Fortified by copious quantities of tea or coffee and Julia’s delicious home-baked cake, our first exercise was to explore a variety of acrylic techniques. We applied colour to large sheets of paper with brushes, palette knives, toothbrushes and sponges. This was a gentle introduction for those terrified by the idea of actually painting. The result of our experiments would prove to be a useful aide- memoire.
After the refreshments we had enjoyed earlier, it seemed somewhat excessive to tuck into the packed lunches we had brought along, but the break gave us the opportunity to select a subject for our afternoon painting project. Some opted for a still-life while others decided to attempt a landscape. As a demonstration, Yvette produced a near-perfect still-life of a white jug, focussing on tonal values. She followed this up with a small, beautiful landscape, her assured and effortless brushstrokes arousing a great deal of admiration.
Once we had started on our first acrylic composition, the room fell silent with the intensity of our concentration. As I began working from a photograph, I wondered whether my clumsy brush strokes would ever be recognisable as a landscape. But remembering that disaster could be concealed by the judicious application of white, I pressed on, using a moistened sea sponge lightly dabbed with colour to create the impression of gorse and clouds. All around me, some interesting artworks were taking shape. As time went on Yvette began to move quietly around the room, making suggestions and offering encouragement. Her intuitive appreciation of our individual strengths and shortcomings ensured that we all felt pleased with what we had accomplished. By four o’clock none of us was in a hurry to leave. We spent time admiring each other’s paintings, amazed at how much we had learnt in a day which had given us the impetus to continue on our artistic journey of discovery.
Sandra’s Wildflower Meadow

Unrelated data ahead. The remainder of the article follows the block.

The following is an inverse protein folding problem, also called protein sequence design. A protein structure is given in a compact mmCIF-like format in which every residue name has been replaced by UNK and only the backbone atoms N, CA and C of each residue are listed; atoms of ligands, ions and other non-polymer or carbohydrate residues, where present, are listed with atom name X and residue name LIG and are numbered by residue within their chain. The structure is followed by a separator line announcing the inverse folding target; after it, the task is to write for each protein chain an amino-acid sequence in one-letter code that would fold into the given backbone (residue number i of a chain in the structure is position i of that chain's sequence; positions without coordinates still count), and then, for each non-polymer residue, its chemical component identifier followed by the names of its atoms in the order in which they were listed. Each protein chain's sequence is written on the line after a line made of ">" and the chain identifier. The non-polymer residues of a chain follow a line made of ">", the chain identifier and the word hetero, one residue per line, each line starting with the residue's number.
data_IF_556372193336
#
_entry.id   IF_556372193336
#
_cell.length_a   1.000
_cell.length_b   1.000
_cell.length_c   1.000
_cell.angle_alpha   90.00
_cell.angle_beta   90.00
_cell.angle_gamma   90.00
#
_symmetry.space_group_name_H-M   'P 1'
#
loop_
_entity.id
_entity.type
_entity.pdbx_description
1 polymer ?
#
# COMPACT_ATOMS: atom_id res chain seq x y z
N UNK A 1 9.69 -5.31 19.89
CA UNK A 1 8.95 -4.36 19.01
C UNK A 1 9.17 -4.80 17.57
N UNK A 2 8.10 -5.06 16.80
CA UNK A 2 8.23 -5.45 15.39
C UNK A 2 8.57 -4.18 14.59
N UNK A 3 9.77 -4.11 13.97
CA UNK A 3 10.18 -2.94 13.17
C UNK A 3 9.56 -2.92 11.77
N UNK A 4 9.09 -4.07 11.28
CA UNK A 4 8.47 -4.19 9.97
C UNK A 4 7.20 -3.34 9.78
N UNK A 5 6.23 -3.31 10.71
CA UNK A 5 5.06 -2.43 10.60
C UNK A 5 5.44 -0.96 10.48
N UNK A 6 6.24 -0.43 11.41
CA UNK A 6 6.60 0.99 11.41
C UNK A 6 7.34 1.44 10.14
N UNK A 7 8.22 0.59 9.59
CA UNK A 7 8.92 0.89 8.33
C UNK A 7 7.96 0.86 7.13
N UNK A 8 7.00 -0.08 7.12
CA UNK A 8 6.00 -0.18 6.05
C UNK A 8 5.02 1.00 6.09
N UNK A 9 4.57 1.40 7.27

My own foray into the artistic process had begun a few years earlier with a two-day course in printmaking. What I relished was the unpredictable nature of the results. Back home the amount of paper which ended up in the recycling bin spoke volumes about my lack of skill in this medium.
Bernie’s Boats at Anchor
Yvette’s workshop, the perfect introduction for those wishing to become acquainted with a new medium, has now opened my eyes to the possibilities of acrylics. On the way home the evening sky was translated, in my mind’s eye, into fluffy grey-and-white sponge marks on canvas, against a layered wash of crimson and yellow.
Helen’s Dartmoor Sky
Examples of Yvette Wiltshire's paintings can be found on her website 'Art with Yvette', along with further information on workshops and classes.
Spaces are still available on Yvette’s next workshop at Cartwheels Craft Centre, ‘Skies and Landscapes in Pastels’. This takes place on Saturday 21st March 2015. See the Cartwheels Craft Centre website for details of this and other workshops.
© 2015 Helen Hoyle

1 comment:

  1. Comments on the workshop from my fellow participants included 'A wonderful day' and 'Brilliant tuition'. Ten-year-old Tilly later told her granddad: 'I've had a really fun day. I liked it when Yvette helped me to make my painting look better. I would love to go again.' Sandra, her grandmother, said: 'The day really boosted my confidence,and I couldn't believe what I achieved in such a short time!'